When he entered his restaurant, the first thing I noticed about Edwin Zoe were the warm hugs he had for his staff.
It was just prior to lunch and things weren’t yet busy at his restaurant, Dragonfly Noodle, in Boulder. Before the lunch crowd arrived, the 2022 James Beard Semifinalist for Restaurateur of the Year gave out a hug by the host stand, a hug by the order window, and a hug by the scene-stealing, gleaming Yamato noodle making machine.
That kind of warmth was a precursor to the hospitality I experienced during my visit. We sat together for nearly an hour over duck bao and later, a steaming bowl of black tonkotsu. We discussed his recently announced concept, Dragonfly Noodle – there are two of them, one close to Pearl St. in Boulder and one on the 16th St. Mall in Denver.
Zoe began the conversation with the story behind the concept. “We’ve just gone through a tremendously challenging past couple of years with the pandemic. Many restaurants have struggled and didn’t come out the same. As we emerged, I started to try to visualize what the post pandemic landscape looked like.”
Ultimately, his vision reflected a variety of noodle-based offerings including ramen, udon, and pho. He explained,“When I traveled in Asia, I saw so much variety in flavors and styles, and the art of seeing noodles made is something that’s always fascinated me.”
He continued, “When I was a younger man, I wanted to learn how to do noodle pulling. I was in my late 20s, early 30s. I had to actually go to the Bay Area and call in some favors for a noodle master to teach me.”
Zoe also talked about the new concept’s name. “I remember clearly as a child, there was something special and mystical about dragonflies. The way they move, the colors. In terms of symbolism, it’s all about transformation because it has to emerge from underwater to become an amazing aerial acrobat. And in Japan, it’s the Samurai emblem.”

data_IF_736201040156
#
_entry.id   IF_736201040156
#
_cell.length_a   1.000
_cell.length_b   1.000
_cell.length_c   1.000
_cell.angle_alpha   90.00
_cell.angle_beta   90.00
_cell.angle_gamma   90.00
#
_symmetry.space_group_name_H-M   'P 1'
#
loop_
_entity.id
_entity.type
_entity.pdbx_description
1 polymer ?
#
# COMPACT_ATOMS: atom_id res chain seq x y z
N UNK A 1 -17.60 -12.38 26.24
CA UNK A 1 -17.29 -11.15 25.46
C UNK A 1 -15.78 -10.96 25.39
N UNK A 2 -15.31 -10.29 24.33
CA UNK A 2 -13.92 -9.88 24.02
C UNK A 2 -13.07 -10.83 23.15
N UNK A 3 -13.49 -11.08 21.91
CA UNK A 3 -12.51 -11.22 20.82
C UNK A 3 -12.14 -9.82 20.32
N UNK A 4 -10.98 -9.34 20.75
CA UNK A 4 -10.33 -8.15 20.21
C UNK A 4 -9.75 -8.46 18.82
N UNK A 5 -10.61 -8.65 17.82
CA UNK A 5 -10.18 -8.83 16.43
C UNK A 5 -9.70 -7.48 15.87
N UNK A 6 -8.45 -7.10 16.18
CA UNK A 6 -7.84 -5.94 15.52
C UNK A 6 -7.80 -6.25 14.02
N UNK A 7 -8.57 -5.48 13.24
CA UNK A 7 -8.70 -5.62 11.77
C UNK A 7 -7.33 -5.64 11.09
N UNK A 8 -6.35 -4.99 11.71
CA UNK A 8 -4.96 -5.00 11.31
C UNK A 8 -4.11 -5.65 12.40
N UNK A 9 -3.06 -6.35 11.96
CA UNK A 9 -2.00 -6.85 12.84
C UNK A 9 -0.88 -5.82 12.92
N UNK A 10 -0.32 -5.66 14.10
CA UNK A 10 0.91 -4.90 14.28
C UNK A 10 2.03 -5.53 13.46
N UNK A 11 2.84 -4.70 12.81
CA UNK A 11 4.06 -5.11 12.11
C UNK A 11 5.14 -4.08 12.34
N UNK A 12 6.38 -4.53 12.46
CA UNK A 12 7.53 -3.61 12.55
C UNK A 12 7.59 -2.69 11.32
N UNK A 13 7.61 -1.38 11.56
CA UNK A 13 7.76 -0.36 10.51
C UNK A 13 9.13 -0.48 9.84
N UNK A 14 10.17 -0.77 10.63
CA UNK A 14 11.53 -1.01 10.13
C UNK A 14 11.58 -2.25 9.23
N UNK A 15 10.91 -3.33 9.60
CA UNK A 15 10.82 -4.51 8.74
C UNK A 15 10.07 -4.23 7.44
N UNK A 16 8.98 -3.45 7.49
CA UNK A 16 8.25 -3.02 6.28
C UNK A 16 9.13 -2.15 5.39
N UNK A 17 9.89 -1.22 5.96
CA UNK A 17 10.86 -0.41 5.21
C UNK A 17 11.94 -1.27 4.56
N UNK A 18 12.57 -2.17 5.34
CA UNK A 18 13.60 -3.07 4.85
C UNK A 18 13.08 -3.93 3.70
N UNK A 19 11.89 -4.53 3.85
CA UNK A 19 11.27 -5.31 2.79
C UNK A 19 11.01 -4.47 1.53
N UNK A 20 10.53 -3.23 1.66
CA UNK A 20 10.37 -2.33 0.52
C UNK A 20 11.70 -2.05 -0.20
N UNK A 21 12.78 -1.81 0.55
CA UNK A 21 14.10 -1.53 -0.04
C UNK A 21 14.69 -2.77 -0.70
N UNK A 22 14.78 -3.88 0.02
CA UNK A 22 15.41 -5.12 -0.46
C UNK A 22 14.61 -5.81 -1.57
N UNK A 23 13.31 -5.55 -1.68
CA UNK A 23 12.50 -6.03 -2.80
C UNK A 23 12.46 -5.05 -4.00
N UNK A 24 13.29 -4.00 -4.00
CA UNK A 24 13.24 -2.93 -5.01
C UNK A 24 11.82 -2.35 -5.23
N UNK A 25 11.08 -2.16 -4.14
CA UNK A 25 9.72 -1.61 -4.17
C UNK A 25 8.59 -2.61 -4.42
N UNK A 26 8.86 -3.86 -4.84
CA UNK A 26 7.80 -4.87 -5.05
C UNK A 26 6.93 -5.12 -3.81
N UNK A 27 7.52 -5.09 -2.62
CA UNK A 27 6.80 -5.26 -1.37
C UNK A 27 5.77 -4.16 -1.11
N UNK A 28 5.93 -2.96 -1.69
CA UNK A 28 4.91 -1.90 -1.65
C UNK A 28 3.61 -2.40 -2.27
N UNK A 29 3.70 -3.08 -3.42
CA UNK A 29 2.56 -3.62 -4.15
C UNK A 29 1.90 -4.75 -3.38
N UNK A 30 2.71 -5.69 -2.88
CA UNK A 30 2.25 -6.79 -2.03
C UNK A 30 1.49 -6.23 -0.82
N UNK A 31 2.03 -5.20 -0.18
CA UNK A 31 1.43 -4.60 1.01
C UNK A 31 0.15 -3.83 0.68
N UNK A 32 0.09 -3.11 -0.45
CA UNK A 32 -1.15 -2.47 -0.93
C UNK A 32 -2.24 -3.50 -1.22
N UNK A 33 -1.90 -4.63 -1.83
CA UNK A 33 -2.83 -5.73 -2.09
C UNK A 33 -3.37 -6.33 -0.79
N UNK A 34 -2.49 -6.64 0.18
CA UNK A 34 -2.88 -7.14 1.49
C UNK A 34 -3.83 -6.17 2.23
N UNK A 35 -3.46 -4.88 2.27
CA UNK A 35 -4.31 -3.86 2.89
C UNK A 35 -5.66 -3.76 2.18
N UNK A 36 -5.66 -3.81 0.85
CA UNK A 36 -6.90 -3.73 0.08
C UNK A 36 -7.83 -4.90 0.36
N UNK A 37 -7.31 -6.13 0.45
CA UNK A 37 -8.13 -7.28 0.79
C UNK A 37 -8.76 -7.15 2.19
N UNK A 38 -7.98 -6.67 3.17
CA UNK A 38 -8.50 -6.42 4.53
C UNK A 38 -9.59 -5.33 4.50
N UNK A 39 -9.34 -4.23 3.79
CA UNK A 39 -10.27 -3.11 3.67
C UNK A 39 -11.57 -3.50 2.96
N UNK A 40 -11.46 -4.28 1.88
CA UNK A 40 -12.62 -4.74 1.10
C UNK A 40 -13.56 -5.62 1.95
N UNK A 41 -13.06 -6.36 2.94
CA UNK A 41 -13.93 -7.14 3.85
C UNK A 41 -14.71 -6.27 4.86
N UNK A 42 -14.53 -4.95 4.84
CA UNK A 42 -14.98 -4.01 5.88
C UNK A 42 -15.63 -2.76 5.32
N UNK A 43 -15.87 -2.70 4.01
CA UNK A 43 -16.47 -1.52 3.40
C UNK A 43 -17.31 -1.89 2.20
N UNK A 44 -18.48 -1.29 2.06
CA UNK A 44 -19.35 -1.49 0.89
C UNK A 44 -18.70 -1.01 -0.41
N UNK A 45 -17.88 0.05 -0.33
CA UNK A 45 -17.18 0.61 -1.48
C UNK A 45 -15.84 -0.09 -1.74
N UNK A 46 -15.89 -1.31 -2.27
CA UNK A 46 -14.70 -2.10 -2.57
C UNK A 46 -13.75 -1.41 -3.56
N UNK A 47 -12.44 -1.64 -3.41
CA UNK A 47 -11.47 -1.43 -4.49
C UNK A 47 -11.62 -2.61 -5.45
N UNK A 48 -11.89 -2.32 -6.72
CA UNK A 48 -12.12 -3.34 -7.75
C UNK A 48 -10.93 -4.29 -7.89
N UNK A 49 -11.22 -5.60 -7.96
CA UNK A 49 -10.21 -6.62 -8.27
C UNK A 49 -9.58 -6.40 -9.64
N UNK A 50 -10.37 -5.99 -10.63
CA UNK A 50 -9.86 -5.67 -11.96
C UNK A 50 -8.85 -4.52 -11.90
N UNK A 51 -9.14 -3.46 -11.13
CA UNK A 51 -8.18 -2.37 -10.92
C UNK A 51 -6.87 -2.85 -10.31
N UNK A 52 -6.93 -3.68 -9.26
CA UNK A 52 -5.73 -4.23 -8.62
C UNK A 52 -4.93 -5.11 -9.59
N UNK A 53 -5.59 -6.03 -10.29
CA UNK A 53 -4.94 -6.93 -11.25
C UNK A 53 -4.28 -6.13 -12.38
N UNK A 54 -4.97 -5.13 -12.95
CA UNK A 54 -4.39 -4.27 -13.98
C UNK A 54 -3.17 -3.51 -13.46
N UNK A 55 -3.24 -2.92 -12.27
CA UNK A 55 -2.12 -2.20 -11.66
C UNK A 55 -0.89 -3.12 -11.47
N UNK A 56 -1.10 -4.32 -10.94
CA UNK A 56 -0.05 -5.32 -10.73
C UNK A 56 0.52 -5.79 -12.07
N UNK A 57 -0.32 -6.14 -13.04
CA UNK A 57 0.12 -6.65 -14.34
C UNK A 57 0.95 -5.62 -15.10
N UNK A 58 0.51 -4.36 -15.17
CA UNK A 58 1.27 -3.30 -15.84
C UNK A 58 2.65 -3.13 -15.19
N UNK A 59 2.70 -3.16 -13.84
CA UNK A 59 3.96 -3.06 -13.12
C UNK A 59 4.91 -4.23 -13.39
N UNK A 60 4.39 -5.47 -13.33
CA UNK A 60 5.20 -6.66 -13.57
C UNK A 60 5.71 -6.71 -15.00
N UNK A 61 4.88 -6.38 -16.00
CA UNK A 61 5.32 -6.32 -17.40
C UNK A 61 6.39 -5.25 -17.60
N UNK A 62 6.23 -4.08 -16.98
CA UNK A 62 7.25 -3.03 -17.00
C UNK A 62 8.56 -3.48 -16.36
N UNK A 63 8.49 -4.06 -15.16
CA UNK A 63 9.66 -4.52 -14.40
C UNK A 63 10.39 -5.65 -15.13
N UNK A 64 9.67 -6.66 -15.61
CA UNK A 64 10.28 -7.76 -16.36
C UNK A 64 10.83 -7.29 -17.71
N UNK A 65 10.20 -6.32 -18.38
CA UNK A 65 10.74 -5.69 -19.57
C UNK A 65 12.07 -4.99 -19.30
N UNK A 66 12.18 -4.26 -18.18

As it turns out, Dragonfly Noodle is just a number of different concepts that Zoe has. He seems to play with concepts the way writers play with story ideas. Working through them. Fitting them together. “Their inspiration comes from different sources. Sometimes they come in the middle of the night. A lot of it is driven by my belly. What I want to eat and I can’t find easily.”
Zoe’s roots in cooking are fairly well-known among the area’s food lovers. He opened his first restaurant, Zoe Ma Ma, to keep his mother Anna engaged once she moved to Boulder following his father’s passing. “Once she came I realized, okay. I need something for her to do,” said Zoe, very purposely, while good-naturedly making full eye contact for articulation. “If I can make a smaller restaurant that’s easy to run, that would be great for her. I called it Zoe Ma Ma because in Chinese culture, family name comes first.”
Many also know that his first restaurant experience was at his parent’s kitchen in the Midwest. He told a story about his time there that inspired him to do more. “At age 13, I worked in the restaurant 40 hours a week. I remember my father’s business partner handed me a check at the end of the summer, for like $270. That’s a lot of money, but also, I know math. I thought ‘that’s very little for how much I worked’. One night I was even in the dish pit until 2 a.m. in the morning. I said, when I grow up, I’m not going to be a dishwasher.”
Although big names like Charlie Trotter and Guy Fieri, who visited Zoe Ma Ma for an episode of Diners, Drive-ins and Dives, were part of our conversation, when I asked about his chef inspirations, he showed me a photo from his phone. It was a woman in Ho Chi Minh City, sitting on a street corner, making banh mi.
He said, “She’s making them one after another on a single burner and there’s a small line of people. All within a span of, maybe four by four feet. It’s 9 a.m. and this is her restaurant. When I look at that, it inspires me.”